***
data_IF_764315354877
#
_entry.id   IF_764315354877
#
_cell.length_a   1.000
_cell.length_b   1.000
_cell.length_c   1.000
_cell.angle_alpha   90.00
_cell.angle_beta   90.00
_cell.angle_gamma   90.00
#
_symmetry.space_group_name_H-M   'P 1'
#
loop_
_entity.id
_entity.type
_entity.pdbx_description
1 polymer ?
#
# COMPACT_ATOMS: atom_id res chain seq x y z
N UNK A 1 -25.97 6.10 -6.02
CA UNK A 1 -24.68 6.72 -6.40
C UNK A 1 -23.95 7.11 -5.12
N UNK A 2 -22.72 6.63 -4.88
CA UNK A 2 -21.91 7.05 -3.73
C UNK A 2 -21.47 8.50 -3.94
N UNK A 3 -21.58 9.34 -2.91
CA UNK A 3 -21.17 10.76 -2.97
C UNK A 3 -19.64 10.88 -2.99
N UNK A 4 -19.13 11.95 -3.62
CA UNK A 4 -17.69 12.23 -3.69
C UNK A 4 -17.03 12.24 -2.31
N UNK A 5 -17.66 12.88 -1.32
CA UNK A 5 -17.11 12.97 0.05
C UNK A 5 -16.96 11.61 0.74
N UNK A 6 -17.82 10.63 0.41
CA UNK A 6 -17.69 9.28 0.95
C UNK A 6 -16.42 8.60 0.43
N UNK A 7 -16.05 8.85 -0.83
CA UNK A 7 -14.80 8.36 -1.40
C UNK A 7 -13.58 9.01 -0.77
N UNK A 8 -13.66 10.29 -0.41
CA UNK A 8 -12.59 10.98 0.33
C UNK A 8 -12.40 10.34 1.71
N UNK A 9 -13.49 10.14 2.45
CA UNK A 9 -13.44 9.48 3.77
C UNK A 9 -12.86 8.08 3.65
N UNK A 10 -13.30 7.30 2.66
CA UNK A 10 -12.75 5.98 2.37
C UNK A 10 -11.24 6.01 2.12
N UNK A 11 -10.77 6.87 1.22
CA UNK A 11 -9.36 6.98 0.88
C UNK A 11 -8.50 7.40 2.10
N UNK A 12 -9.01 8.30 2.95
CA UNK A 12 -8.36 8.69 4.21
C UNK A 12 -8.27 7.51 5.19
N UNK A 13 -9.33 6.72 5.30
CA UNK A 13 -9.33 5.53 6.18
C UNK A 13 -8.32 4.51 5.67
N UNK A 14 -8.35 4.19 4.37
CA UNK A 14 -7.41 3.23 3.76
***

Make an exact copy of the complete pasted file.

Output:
data_IF_764315354877
#
_entry.id   IF_764315354877
#
_cell.length_a   1.000
_cell.length_b   1.000
_cell.length_c   1.000
_cell.angle_alpha   90.00
_cell.angle_beta   90.00
_cell.angle_gamma   90.00
#
_symmetry.space_group_name_H-M   'P 1'
#
loop_
_entity.id
_entity.type
_entity.pdbx_description
1 polymer ?
#
# COMPACT_ATOMS: atom_id res chain seq x y z
N UNK A 1 -25.97 6.10 -6.02
CA UNK A 1 -24.68 6.72 -6.40
C UNK A 1 -23.95 7.11 -5.12
N UNK A 2 -22.72 6.63 -4.88
CA UNK A 2 -21.91 7.05 -3.73
C UNK A 2 -21.47 8.50 -3.94
N UNK A 3 -21.58 9.34 -2.91
CA UNK A 3 -21.17 10.76 -2.97
C UNK A 3 -19.64 10.88 -2.99
N UNK A 4 -19.13 11.95 -3.62
CA UNK A 4 -17.69 12.23 -3.69
C UNK A 4 -17.03 12.24 -2.31
N UNK A 5 -17.66 12.88 -1.32
CA UNK A 5 -17.11 12.97 0.05
C UNK A 5 -16.96 11.61 0.74
N UNK A 6 -17.82 10.63 0.41
CA UNK A 6 -17.69 9.28 0.95
C UNK A 6 -16.42 8.60 0.43
N UNK A 7 -16.05 8.85 -0.83
CA UNK A 7 -14.80 8.36 -1.40
C UNK A 7 -13.58 9.01 -0.77
N UNK A 8 -13.66 10.29 -0.41
CA UNK A 8 -12.59 10.98 0.33
C UNK A 8 -12.40 10.34 1.71
N UNK A 9 -13.49 10.14 2.45
CA UNK A 9 -13.44 9.48 3.77
C UNK A 9 -12.86 8.08 3.65
N UNK A 10 -13.30 7.30 2.66
CA UNK A 10 -12.75 5.98 2.37
C UNK A 10 -11.24 6.01 2.12
N UNK A 11 -10.77 6.87 1.22
CA UNK A 11 -9.36 6.98 0.88
C UNK A 11 -8.50 7.40 2.10
N UNK A 12 -9.01 8.30 2.95
CA UNK A 12 -8.36 8.69 4.21
C UNK A 12 -8.27 7.51 5.19
N UNK A 13 -9.33 6.72 5.30
CA UNK A 13 -9.33 5.53 6.18
C UNK A 13 -8.32 4.51 5.67
N UNK A 14 -8.35 4.19 4.37
CA UNK A 14 -7.41 3.23 3.76